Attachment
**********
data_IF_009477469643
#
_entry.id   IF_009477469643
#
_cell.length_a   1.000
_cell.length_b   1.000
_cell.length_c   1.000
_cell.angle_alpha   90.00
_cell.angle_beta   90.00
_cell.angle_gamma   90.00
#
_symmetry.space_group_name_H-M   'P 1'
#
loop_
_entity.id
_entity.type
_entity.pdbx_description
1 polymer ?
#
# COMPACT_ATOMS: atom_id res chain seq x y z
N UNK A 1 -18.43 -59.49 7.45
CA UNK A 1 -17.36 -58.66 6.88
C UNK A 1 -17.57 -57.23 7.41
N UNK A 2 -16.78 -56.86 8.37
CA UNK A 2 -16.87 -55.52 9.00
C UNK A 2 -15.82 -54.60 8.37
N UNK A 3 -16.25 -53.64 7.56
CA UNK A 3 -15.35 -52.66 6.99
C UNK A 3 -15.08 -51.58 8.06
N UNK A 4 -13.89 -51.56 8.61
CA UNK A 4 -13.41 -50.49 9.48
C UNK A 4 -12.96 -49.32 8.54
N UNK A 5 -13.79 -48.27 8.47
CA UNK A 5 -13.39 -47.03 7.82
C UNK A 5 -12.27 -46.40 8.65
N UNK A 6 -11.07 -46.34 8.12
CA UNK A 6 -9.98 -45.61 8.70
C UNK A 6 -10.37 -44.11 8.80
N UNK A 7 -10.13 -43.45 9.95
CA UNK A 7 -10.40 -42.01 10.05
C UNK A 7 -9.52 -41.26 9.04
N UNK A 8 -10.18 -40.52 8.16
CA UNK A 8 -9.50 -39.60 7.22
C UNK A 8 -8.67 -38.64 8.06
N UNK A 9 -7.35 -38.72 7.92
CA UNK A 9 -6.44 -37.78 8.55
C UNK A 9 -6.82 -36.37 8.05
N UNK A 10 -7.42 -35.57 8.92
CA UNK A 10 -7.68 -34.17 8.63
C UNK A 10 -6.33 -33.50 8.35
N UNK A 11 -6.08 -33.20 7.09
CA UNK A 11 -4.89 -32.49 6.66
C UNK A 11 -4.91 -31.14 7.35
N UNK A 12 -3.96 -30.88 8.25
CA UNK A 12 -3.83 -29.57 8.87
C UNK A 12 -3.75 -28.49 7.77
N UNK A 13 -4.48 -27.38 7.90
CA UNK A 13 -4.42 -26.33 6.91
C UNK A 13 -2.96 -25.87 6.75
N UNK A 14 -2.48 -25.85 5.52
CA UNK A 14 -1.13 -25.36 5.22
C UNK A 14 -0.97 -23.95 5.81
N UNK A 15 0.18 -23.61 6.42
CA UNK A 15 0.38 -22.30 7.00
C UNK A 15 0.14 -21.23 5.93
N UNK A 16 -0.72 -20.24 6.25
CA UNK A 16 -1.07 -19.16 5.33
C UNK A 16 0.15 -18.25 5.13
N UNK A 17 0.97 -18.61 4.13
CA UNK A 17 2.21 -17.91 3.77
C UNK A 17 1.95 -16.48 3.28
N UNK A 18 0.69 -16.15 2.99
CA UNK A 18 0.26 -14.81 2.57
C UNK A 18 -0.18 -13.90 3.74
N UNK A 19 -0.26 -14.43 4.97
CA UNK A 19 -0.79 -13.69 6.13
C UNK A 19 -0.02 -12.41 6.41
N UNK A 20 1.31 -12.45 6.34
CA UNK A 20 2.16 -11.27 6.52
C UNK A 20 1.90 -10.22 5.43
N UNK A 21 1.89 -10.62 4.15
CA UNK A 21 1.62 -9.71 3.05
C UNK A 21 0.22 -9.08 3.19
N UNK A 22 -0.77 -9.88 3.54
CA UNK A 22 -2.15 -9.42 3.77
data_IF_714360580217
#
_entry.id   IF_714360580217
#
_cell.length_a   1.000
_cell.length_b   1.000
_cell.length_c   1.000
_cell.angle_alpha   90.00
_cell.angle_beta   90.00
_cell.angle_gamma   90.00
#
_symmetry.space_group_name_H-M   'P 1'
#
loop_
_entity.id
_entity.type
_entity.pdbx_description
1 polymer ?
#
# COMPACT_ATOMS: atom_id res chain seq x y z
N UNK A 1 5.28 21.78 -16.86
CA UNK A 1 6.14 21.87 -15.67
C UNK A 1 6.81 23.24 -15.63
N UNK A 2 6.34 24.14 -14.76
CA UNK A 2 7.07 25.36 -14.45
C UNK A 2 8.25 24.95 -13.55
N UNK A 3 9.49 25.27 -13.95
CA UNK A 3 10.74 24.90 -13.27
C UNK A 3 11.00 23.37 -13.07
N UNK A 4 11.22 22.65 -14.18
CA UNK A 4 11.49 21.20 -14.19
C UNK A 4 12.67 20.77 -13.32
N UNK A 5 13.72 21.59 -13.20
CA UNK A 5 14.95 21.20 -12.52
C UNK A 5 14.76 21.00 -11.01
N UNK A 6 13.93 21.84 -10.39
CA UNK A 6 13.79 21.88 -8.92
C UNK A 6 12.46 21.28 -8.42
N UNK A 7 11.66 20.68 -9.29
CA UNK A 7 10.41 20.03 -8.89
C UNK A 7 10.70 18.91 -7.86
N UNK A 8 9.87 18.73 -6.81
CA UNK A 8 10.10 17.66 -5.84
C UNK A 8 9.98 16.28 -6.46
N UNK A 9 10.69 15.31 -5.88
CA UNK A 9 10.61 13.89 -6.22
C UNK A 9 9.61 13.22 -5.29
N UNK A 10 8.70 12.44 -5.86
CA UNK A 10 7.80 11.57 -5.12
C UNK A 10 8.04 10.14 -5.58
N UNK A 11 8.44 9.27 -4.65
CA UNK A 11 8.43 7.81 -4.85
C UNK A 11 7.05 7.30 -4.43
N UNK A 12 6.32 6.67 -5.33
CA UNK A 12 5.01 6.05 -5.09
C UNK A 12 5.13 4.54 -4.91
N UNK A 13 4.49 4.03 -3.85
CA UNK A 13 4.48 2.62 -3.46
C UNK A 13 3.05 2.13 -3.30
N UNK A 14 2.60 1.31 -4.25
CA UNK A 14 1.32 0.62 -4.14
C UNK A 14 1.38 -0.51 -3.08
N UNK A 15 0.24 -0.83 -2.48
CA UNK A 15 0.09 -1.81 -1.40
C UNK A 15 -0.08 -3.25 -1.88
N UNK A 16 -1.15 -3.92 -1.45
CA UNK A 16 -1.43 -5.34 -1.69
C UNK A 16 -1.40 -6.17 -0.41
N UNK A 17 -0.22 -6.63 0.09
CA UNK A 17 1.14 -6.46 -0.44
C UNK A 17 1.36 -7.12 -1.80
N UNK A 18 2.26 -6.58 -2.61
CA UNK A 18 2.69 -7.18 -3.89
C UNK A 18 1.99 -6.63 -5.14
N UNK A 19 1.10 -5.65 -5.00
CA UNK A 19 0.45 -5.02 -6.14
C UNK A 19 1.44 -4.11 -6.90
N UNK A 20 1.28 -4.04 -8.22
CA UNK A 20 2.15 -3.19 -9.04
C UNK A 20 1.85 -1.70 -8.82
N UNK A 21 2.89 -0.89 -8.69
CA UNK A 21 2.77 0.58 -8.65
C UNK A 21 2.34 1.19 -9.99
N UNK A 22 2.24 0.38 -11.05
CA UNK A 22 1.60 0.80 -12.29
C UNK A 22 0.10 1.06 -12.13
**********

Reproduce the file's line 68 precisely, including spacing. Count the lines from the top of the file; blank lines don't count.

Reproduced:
C UNK A 16 0.15 -18.25 5.13